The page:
After answering the first questionnaire, participants performed 45 minutes of aerobic exercise on a bicycle ergometer. Immediately afterwards, they completed the electronic questionnaire a second time and then a third time after a 30-minute break. The procedure for the group without training was identical; instead of 45 minutes of physical activity, these participants had a rest break.
Compared to the rest break, exercise provided a greater increase in the amount of food chosen, both immediately after exercise and 30 minutes afterwards. Physical activity also resulted in a greater increase in preference for immediate food consumption both immediately after exercise and 30 minutes afterwards.
"Based on this study, we were able to show for the first time that certain characteristics, such as the amount and 'urgency' with which a person wants to eat, change over the course of physical exertion," said Prof. Köhler, classifying the results. "These findings help us develop new interventions to optimize weight loss through exercise."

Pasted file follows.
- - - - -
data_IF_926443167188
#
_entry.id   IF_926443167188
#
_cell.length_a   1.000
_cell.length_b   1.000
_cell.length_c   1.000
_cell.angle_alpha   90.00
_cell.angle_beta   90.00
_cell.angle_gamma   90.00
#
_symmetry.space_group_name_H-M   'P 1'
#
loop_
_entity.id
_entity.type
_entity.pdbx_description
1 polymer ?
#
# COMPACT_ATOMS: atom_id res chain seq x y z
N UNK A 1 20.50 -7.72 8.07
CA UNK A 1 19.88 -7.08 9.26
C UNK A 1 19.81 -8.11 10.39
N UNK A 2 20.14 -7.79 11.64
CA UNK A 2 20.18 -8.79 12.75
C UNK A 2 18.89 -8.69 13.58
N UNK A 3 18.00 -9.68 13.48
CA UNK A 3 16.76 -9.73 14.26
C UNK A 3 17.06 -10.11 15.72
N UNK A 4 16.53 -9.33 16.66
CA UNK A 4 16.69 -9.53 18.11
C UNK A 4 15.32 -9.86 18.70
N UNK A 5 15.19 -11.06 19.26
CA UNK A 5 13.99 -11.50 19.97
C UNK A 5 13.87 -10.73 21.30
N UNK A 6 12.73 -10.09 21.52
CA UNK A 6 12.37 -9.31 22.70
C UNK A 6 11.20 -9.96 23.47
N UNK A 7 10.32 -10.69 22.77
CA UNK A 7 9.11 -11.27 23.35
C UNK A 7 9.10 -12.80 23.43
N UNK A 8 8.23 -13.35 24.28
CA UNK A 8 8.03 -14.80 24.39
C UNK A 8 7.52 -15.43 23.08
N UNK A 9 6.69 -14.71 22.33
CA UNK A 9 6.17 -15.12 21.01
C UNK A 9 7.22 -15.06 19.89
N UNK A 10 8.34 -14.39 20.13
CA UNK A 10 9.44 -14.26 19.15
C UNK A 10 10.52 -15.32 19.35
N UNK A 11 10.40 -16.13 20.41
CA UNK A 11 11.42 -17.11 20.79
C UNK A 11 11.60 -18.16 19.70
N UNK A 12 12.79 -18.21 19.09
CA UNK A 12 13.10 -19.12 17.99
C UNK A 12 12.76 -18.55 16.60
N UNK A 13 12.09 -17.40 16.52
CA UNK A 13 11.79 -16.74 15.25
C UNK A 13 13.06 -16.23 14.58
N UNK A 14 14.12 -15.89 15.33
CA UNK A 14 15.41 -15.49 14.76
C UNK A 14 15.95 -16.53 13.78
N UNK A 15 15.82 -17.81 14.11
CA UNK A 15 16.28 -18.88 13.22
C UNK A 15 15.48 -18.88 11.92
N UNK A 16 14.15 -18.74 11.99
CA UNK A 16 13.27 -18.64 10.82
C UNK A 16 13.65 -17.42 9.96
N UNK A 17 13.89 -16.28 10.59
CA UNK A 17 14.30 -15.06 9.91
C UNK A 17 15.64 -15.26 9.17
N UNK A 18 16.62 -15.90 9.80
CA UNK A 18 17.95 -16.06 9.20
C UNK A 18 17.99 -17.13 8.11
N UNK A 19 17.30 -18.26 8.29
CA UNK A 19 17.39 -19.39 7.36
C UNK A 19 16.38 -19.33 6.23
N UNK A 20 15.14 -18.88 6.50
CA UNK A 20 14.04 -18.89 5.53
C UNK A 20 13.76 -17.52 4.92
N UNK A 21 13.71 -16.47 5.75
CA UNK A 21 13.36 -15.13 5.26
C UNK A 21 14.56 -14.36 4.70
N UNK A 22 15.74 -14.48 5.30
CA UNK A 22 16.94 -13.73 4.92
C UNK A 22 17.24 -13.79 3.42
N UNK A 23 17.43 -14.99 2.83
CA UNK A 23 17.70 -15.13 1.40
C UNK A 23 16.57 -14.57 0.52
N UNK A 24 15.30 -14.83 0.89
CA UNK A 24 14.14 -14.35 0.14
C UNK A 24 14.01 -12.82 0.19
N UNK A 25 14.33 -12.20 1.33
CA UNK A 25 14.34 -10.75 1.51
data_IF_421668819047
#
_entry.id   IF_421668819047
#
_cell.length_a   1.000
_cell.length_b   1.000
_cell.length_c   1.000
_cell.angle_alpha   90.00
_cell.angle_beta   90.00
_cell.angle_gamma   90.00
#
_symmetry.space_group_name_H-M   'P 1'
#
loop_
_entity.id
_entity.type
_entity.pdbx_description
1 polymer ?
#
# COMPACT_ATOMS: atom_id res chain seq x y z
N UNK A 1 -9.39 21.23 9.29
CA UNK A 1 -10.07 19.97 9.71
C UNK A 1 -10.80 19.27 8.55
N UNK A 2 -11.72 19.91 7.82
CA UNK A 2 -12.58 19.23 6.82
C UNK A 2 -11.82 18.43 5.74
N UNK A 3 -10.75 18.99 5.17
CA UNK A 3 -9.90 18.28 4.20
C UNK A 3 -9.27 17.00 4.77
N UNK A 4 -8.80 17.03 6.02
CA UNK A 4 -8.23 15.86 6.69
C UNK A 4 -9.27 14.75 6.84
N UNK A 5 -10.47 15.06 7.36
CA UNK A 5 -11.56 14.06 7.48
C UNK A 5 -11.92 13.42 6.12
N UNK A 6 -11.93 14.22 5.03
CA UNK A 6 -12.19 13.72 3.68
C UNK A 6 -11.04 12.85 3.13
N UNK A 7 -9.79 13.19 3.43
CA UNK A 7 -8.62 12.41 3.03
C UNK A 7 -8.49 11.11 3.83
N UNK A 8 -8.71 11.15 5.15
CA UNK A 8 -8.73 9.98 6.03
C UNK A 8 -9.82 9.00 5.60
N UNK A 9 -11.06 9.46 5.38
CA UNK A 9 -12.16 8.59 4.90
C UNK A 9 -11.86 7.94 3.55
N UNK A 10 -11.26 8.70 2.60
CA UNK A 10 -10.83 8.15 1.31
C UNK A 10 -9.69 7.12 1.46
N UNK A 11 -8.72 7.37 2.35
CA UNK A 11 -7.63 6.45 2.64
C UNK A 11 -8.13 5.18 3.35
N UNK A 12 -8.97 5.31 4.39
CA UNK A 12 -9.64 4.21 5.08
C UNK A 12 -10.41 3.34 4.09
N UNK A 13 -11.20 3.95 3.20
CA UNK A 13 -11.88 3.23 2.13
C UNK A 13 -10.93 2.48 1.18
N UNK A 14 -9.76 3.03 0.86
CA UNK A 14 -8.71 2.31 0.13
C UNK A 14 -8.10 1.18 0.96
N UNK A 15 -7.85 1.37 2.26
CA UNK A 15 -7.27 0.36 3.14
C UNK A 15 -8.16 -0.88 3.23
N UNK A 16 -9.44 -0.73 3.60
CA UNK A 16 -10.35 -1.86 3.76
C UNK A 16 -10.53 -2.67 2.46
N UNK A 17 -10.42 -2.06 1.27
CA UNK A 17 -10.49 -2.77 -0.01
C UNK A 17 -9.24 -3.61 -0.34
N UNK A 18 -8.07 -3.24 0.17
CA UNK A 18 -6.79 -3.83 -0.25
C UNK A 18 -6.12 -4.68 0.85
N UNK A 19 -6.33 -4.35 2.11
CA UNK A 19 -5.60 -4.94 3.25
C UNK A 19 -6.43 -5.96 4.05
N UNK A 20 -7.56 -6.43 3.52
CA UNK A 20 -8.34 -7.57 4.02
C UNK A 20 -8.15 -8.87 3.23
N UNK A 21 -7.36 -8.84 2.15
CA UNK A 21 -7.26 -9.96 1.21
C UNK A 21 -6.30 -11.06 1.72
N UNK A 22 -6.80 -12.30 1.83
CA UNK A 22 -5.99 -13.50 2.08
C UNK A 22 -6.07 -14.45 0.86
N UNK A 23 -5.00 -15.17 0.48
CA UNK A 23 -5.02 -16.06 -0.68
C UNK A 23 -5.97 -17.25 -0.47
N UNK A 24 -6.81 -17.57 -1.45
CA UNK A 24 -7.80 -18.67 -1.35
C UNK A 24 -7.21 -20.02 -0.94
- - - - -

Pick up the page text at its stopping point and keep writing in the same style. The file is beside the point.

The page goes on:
The present results suggest that compensatory increases in food intake after exercise are the result of an increased preference for food quantity combined with an increased tendency for more immediate food intake. The fact that changes in food choice occur during and following exercise emphasizes the importance of the timing of food choice in the context of exercise.
"Considering that weight loss is a primary motive for exercising for many, and failure to achieve desired weight loss makes quitting exercise likely, our findings could improve long-term adherence to exercise programs and contribute to favorable health outcomes via weight loss," Prof. Köhler said. "Ultimately, of course, you have to find the right balance. But sport should definitely not be used as an excuse to eat more!"
Prof. Dr. Karsten Köhler
Assistant Professorship of Exercise, Nutrition and Health
phone: 089 289 24488
Text: Romy Schwaiger